“Right now, we could be anywhere and I think that’s a really good feeling,” says producer, musician and artist Steven Warwick, in a German shopping centre in the Berlin suburb of Neukölln. “I’m in Hermannplatz but I don’t feel like I am. It’s because you only see the top of the buildings. It feels like you’re in Paris,” he adds chuckling, “which is cool.” Warwick is wandering through his interview location of choice — a once modern 1920s department store, now a modest mall called Karstadt — talking about some of the inspiration for his latest album Nadir.
Dropped digitally and by surprise by PAN on November 18, the record is billed as a ‘mix tape’ and is released sans Warwick’s usual musical moniker, Heatsick, which last surfaced as part of the vinyl-album release Re-Engineering, almost three years ago to the day in 2013. “Around that time, someone passed away and I had no time to process it and it didn’t stop and I wasn’t allowed, I mean, I had to function,” he says about the death of someone close that lead to a period of grief postponed, while promoting and touring Re-Engineering, as well as working on various other visual art projects. “It wasn’t until last year when I actually had some time to process what had happened, and then this year has been bleak.”
Carrying on from the release of Nadir, Warwick now shares “Snapchat-style” video for the song ‘CTFO’ (web-slang for “chill the fuck out”), which was shot on an iPhone and features the emoji-art, fast-cuts and squiggly pixel lines recognisable to anyone familiar with the popular image messaging app. “The song is about miscommunication so it felt pertinent,” he writes in an email about the video which features Warwick wandering through this same mall where our interview takes place. “What I like about Karstadt is it isn’t artisanal. If I come in here and feel relaxed, it’s because I don’t have to think about the over-curation of the space.”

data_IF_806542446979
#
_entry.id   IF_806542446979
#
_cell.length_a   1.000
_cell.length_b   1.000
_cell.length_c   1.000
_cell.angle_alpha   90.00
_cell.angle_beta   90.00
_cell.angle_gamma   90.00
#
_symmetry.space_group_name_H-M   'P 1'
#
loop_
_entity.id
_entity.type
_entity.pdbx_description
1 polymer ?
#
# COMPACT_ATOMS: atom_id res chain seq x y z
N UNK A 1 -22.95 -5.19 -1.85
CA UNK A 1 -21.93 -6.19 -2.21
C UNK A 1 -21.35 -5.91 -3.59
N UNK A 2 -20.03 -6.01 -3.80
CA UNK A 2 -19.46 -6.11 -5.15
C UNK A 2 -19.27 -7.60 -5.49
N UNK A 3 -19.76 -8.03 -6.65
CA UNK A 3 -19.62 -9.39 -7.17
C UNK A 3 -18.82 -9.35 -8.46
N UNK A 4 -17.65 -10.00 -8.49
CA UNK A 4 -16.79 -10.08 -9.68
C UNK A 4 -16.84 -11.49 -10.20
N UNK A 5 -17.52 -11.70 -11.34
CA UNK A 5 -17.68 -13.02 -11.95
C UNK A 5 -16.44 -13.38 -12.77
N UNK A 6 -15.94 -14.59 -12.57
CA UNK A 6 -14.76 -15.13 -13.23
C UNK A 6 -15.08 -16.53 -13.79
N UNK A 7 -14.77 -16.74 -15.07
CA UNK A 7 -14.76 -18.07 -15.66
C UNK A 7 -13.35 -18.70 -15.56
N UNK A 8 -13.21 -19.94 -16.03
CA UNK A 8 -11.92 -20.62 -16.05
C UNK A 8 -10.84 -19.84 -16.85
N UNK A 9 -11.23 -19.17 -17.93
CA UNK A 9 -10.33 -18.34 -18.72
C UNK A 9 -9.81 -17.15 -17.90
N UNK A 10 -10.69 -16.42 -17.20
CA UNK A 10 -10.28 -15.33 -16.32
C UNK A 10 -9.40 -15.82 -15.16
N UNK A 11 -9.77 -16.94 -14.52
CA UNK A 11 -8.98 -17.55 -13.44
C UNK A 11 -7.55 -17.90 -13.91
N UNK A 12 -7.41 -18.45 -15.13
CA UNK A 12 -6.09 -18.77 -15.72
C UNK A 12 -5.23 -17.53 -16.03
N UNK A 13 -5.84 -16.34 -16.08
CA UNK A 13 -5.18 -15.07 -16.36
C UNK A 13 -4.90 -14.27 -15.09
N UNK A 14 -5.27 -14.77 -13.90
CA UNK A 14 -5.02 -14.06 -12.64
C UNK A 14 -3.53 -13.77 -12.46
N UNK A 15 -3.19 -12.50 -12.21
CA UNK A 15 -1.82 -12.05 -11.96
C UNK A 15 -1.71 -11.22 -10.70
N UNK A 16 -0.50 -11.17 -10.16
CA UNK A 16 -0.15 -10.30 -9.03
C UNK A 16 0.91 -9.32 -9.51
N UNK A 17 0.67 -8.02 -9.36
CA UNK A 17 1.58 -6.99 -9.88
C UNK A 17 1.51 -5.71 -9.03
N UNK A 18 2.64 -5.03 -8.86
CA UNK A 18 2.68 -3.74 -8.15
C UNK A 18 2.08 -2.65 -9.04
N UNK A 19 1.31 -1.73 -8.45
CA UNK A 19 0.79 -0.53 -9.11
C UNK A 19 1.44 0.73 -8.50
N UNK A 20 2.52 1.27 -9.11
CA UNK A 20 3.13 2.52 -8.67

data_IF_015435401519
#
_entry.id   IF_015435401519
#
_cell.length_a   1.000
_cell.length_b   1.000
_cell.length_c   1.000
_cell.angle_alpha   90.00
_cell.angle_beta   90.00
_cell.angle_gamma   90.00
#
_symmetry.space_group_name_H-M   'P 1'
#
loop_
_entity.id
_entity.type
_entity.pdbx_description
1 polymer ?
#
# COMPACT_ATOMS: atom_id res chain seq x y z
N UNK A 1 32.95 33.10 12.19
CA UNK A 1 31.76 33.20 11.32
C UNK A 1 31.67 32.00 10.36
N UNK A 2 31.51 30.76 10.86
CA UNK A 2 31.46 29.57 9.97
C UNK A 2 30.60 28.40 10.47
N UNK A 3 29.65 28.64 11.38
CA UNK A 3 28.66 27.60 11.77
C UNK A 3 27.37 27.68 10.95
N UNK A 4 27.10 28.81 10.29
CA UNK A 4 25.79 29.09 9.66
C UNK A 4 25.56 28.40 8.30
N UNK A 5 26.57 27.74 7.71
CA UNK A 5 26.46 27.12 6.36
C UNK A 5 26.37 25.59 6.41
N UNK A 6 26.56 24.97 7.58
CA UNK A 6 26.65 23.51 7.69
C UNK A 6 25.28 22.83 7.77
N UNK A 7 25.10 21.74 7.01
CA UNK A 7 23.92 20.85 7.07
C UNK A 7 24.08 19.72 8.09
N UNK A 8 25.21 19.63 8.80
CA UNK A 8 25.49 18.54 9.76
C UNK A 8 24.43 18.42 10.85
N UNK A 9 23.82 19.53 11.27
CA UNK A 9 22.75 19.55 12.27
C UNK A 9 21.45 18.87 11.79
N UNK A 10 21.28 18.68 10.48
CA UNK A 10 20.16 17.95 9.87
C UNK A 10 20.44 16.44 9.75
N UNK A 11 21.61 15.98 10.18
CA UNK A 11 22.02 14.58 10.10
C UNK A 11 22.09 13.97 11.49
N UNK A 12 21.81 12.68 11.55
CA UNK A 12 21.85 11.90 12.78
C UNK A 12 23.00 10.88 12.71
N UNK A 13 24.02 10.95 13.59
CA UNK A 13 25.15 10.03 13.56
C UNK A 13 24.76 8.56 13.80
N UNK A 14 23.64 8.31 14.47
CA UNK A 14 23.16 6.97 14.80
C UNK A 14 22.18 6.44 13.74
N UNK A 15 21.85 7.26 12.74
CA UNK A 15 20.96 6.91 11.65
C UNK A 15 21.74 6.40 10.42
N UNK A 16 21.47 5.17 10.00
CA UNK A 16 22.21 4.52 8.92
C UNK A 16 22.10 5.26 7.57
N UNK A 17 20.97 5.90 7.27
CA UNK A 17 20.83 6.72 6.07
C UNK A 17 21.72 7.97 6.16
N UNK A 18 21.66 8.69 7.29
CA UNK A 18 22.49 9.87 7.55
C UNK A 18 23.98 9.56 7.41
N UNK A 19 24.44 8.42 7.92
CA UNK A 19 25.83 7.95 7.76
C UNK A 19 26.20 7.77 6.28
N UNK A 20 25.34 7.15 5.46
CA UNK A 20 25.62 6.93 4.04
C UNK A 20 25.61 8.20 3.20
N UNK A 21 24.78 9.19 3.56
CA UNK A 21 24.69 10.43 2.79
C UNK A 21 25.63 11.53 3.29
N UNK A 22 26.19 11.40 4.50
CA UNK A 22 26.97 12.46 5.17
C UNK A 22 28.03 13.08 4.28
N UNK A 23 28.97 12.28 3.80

The ambient, yet urgent ‘The Mezzanine’ follows its pulsing synth sweeps with the deep-voiced spoken-word of the artist himself delivering the droll quip, “neon signs float by,/ whilst I curate my eye roll”. That track, like many others on Nadir, evokes the numb senselessness of shock, except that it has the familiarity of a lived, daily reality for most of us. “Feeling alone/charging my phone,” bounces album closer ‘Millennial Vague’ on a spiralling and spare sound of plucking strings.
‘CTFO’, meanwhile, rolls on an anxiety-driven loop, expressing some sort of analysis paralysis while the dialogue continually contradicts itself: “why you call/ you know that i’m not answering/ why hang up/ you know that i’ve got no credit.” It’s a song that evokes a feeling that’s in opposition to the calm of walking around the Karstadt top floor buffet on a rainy autumn afternoon. There are decorated ice cream portions in a cooler, a chilled fruit display with melons, apples, oranges, a pineapple, and a chalkboard with text that Warwick translates from German as “wine is bottled poetry.” Amongst the potted trees and benches of a laptop-working area, there features a wall-length mural of EU landmarks like the Eiffel Tower, Gaudí’s Park Güell, and the Millennium Wheel. “It’s the European dream, right here. Maybe that’s why I like it.”
I’ve actually never been in this building before, when did you discover it?
SW: In the summer. I didn’t know about the rooftop cafe until the summer when a friend said he was there.
Is there any discomfort you feel in a space like this?
SW: No, I actually really like it. It’s just very ‘as is’. It’s very matter-of-fact and I don’t have to think about if I’m making a decision by coming here. It’s kind of ‘over,’ in a way.
‘Over’ in what sense?
SW: Well, it doesn’t feel ‘curated.’ I don’t think I’m going to run into anyone I know here. I feel like I’m in this strange German middle class provincial film. We literally could be anywhere right now. We could be in a Biennial. We could be in any city. We could be anywhere, it’s great [laughs].